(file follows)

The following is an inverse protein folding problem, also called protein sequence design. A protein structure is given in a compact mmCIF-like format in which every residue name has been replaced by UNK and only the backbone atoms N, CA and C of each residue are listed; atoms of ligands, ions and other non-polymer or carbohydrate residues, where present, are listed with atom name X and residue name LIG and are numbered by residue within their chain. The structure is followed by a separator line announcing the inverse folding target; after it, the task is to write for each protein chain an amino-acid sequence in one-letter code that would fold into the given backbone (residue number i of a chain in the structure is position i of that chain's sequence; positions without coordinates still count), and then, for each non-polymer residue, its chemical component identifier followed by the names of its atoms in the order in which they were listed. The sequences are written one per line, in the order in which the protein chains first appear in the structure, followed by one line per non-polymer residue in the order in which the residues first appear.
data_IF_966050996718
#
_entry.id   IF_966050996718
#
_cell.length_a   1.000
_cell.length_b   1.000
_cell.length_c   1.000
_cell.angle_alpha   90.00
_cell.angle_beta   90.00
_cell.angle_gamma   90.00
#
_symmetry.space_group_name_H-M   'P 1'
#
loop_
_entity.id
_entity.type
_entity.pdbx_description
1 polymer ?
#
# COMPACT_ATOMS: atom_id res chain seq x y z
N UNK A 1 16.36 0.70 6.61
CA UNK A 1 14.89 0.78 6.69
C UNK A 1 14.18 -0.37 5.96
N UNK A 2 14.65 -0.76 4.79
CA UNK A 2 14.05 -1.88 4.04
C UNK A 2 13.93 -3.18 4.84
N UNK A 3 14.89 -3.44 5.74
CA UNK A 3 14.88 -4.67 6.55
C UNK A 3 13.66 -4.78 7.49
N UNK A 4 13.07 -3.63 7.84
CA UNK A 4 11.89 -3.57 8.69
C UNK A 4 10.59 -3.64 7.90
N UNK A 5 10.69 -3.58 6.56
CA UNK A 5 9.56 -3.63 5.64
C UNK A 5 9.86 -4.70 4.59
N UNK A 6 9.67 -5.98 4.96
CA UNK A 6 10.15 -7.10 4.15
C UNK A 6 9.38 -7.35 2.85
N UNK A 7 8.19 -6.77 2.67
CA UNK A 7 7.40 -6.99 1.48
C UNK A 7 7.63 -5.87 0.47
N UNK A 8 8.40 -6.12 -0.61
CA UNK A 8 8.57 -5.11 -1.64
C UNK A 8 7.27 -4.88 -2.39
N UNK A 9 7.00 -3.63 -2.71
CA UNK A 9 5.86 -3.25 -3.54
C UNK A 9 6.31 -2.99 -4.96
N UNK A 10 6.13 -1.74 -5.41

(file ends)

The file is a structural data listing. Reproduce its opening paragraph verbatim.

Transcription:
The following is an inverse protein folding problem, also called protein sequence design. A protein structure is given in a compact mmCIF-like format in which every residue name has been replaced by UNK and only the backbone atoms N, CA and C of each residue are listed; atoms of ligands, ions and other non-polymer or carbohydrate residues, where present, are listed with atom name X and residue name LIG and are numbered by residue within their chain. The structure is followed by a separator line announcing the inverse folding target; after it, the task is to write for each protein chain an amino-acid sequence in one-letter code that would fold into the given backbone (residue number i of a chain in the structure is position i of that chain's sequence; positions without coordinates still count), and then, for each non-polymer residue, its chemical component identifier followed by the names of its atoms in the order in which they were listed. The sequences are written one per line, in the order in which the protein chains first appear in the structure, followed by one line per non-polymer residue in the order in which the residues first appear.